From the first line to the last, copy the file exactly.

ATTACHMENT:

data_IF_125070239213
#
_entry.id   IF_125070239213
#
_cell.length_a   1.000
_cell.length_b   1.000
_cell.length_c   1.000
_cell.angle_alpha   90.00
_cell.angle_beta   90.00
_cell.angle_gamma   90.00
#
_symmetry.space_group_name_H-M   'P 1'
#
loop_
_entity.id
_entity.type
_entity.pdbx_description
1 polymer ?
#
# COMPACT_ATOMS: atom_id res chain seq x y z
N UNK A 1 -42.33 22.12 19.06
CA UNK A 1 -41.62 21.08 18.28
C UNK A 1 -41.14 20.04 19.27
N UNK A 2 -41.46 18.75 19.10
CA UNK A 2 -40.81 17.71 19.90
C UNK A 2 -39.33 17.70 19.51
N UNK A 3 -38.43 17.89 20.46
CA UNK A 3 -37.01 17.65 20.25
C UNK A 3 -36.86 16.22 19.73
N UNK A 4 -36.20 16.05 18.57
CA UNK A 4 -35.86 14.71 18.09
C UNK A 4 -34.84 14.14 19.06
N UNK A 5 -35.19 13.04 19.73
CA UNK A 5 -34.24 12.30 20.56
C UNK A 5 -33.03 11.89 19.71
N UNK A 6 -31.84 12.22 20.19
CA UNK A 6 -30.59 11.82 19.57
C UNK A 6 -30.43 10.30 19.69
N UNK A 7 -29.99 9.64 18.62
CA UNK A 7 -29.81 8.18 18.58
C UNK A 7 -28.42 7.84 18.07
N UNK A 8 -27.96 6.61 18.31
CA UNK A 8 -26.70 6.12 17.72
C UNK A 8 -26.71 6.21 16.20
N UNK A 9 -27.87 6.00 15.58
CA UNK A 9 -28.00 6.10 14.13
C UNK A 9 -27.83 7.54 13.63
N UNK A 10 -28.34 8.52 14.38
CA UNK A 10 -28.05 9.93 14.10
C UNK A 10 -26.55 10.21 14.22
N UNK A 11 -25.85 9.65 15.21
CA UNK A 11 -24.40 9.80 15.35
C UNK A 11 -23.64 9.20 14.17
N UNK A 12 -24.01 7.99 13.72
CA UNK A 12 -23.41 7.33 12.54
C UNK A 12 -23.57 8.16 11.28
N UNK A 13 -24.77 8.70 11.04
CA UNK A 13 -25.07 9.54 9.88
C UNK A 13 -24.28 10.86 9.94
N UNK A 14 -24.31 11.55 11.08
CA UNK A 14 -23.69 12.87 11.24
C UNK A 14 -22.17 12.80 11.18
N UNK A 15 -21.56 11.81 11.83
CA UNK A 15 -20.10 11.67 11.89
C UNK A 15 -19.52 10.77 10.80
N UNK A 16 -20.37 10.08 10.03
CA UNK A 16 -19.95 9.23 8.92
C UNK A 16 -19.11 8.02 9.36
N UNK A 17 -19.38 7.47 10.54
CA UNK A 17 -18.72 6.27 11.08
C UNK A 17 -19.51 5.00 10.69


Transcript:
data_IF_125070239213
#
_entry.id   IF_125070239213
#
_cell.length_a   1.000
_cell.length_b   1.000
_cell.length_c   1.000
_cell.angle_alpha   90.00
_cell.angle_beta   90.00
_cell.angle_gamma   90.00
#
_symmetry.space_group_name_H-M   'P 1'
#
loop_
_entity.id
_entity.type
_entity.pdbx_description
1 polymer ?
#
# COMPACT_ATOMS: atom_id res chain seq x y z
N UNK A 1 -42.33 22.12 19.06
CA UNK A 1 -41.62 21.08 18.28
C UNK A 1 -41.14 20.04 19.27
N UNK A 2 -41.46 18.75 19.10
CA UNK A 2 -40.81 17.71 19.90
C UNK A 2 -39.33 17.70 19.51
N UNK A 3 -38.43 17.89 20.46
CA UNK A 3 -37.01 17.65 20.25
C UNK A 3 -36.86 16.22 19.73
N UNK A 4 -36.20 16.05 18.57
CA UNK A 4 -35.86 14.71 18.09
C UNK A 4 -34.84 14.14 19.06
N UNK A 5 -35.19 13.04 19.73
CA UNK A 5 -34.24 12.30 20.56
C UNK A 5 -33.03 11.89 19.71
N UNK A 6 -31.84 12.22 20.19
CA UNK A 6 -30.59 11.82 19.57
C UNK A 6 -30.43 10.30 19.69
N UNK A 7 -29.99 9.64 18.62
CA UNK A 7 -29.81 8.18 18.58
C UNK A 7 -28.42 7.84 18.07
N UNK A 8 -27.96 6.61 18.31
CA UNK A 8 -26.70 6.12 17.72
C UNK A 8 -26.71 6.21 16.20
N UNK A 9 -27.87 6.00 15.58
CA UNK A 9 -28.00 6.10 14.13
C UNK A 9 -27.83 7.54 13.63
N UNK A 10 -28.34 8.52 14.38
CA UNK A 10 -28.05 9.93 14.10
C UNK A 10 -26.55 10.21 14.22
N UNK A 11 -25.85 9.65 15.21
CA UNK A 11 -24.40 9.80 15.35
C UNK A 11 -23.64 9.20 14.17
N UNK A 12 -24.01 7.99 13.72
CA UNK A 12 -23.41 7.33 12.54
C UNK A 12 -23.57 8.16 11.28
N UNK A 13 -24.77 8.70 11.04
CA UNK A 13 -25.07 9.54 9.88
C UNK A 13 -24.28 10.86 9.94
N UNK A 14 -24.31 11.55 11.08
CA UNK A 14 -23.69 12.87 11.24
C UNK A 14 -22.17 12.80 11.18
N UNK A 15 -21.56 11.81 11.83
CA UNK A 15 -20.10 11.67 11.89
C UNK A 15 -19.52 10.77 10.80
N UNK A 16 -20.37 10.08 10.03
CA UNK A 16 -19.95 9.23 8.92
C UNK A 16 -19.11 8.02 9.36
N UNK A 17 -19.38 7.47 10.54
CA UNK A 17 -18.72 6.27 11.08
C UNK A 17 -19.51 5.00 10.69